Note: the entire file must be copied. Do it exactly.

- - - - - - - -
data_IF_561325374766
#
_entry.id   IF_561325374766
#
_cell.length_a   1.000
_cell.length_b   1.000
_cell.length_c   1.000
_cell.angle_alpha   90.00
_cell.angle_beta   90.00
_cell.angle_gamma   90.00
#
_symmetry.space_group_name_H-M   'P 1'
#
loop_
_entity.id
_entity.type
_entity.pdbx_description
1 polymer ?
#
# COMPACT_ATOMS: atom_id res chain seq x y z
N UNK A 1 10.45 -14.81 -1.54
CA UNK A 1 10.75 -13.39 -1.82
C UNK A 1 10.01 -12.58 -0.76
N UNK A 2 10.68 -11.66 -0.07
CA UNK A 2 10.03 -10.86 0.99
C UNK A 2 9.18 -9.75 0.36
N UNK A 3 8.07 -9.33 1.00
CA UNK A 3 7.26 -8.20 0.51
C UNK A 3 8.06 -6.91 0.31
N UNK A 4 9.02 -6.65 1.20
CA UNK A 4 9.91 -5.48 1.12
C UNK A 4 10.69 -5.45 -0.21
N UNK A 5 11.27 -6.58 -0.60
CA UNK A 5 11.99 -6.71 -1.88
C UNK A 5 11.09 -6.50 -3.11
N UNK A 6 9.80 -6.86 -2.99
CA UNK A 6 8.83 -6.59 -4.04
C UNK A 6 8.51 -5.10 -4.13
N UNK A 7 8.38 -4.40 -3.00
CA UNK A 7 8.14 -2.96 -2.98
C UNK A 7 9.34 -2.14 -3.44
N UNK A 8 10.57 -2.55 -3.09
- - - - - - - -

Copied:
data_IF_561325374766
#
_entry.id   IF_561325374766
#
_cell.length_a   1.000
_cell.length_b   1.000
_cell.length_c   1.000
_cell.angle_alpha   90.00
_cell.angle_beta   90.00
_cell.angle_gamma   90.00
#
_symmetry.space_group_name_H-M   'P 1'
#
loop_
_entity.id
_entity.type
_entity.pdbx_description
1 polymer ?
#
# COMPACT_ATOMS: atom_id res chain seq x y z
N UNK A 1 10.45 -14.81 -1.54
CA UNK A 1 10.75 -13.39 -1.82
C UNK A 1 10.01 -12.58 -0.76
N UNK A 2 10.68 -11.66 -0.07
CA UNK A 2 10.03 -10.86 0.99
C UNK A 2 9.18 -9.75 0.36
N UNK A 3 8.07 -9.33 1.00
CA UNK A 3 7.26 -8.20 0.51
C UNK A 3 8.06 -6.91 0.31
N UNK A 4 9.02 -6.65 1.20
CA UNK A 4 9.91 -5.48 1.12
C UNK A 4 10.69 -5.45 -0.21
N UNK A 5 11.27 -6.58 -0.60
CA UNK A 5 11.99 -6.71 -1.88
C UNK A 5 11.09 -6.50 -3.11
N UNK A 6 9.80 -6.86 -2.99
CA UNK A 6 8.83 -6.59 -4.04
C UNK A 6 8.51 -5.10 -4.13
N UNK A 7 8.38 -4.40 -3.00
CA UNK A 7 8.14 -2.96 -2.98
C UNK A 7 9.34 -2.14 -3.44
N UNK A 8 10.57 -2.55 -3.09